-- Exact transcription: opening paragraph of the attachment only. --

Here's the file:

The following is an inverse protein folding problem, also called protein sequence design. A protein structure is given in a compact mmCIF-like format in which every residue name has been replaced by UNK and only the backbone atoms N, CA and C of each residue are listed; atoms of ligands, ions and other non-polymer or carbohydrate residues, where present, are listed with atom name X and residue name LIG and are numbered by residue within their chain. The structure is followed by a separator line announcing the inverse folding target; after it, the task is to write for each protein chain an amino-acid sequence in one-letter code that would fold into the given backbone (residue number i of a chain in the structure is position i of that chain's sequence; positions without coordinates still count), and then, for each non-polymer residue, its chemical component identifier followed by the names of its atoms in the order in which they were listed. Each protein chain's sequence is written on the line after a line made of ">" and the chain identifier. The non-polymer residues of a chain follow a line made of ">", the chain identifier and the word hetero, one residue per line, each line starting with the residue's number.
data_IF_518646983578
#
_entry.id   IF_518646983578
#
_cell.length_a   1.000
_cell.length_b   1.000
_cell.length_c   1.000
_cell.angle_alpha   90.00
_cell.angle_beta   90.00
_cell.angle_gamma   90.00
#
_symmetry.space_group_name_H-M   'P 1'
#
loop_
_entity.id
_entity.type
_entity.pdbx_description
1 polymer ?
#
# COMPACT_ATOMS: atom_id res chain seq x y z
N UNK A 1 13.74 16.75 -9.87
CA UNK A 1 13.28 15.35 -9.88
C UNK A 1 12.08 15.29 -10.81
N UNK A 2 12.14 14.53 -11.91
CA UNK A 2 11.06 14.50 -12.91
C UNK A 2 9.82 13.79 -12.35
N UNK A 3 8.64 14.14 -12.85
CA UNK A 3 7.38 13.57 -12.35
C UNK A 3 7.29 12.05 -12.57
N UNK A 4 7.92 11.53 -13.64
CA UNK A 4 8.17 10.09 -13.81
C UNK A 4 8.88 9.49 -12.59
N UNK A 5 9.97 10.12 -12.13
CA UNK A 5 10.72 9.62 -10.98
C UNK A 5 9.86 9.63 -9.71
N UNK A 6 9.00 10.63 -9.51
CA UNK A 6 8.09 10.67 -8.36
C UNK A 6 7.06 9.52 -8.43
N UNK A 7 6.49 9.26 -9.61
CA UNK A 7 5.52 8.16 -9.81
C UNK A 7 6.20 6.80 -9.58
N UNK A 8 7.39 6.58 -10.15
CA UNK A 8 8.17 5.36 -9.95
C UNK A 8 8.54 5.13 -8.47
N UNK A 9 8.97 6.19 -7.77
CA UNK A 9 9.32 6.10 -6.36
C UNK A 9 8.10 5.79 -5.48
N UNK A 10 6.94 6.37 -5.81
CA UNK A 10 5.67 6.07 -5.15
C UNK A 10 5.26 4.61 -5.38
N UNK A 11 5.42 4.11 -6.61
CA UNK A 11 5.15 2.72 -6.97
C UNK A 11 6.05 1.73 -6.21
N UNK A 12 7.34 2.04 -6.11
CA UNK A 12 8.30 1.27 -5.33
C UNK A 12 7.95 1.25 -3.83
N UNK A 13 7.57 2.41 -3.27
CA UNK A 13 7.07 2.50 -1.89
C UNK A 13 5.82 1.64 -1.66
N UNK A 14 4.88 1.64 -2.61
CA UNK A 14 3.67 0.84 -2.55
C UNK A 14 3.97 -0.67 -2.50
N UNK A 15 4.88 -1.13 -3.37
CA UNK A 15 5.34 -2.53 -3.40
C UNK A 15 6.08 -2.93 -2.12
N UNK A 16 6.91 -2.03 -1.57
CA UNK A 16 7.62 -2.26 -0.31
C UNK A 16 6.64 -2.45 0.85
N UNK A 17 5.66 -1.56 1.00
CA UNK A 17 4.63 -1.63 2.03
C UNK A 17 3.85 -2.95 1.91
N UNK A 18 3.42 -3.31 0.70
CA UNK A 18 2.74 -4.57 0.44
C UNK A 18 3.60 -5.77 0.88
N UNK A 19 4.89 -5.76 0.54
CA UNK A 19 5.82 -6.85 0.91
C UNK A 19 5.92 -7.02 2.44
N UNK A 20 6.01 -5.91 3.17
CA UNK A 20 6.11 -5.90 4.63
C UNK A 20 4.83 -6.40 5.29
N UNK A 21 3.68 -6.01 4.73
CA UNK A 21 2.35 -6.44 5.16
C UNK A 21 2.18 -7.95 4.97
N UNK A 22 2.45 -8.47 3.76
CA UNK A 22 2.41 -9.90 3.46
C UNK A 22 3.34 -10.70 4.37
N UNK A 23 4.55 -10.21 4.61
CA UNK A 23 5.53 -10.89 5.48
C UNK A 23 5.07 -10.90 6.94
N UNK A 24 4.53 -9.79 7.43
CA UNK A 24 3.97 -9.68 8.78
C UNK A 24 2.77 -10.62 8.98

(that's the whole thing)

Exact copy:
The following is an inverse protein folding problem, also called protein sequence design. A protein structure is given in a compact mmCIF-like format in which every residue name has been replaced by UNK and only the backbone atoms N, CA and C of each residue are listed; atoms of ligands, ions and other non-polymer or carbohydrate residues, where present, are listed with atom name X and residue name LIG and are numbered by residue within their chain. The structure is followed by a separator line announcing the inverse folding target; after it, the task is to write for each protein chain an amino-acid sequence in one-letter code that would fold into the given backbone (residue number i of a chain in the structure is position i of that chain's sequence; positions without coordinates still count), and then, for each non-polymer residue, its chemical component identifier followed by the names of its atoms in the order in which they were listed. Each protein chain's sequence is written on the line after a line made of ">" and the chain identifier. The non-polymer residues of a chain follow a line made of ">", the chain identifier and the word hetero, one residue per line, each line starting with the residue's number.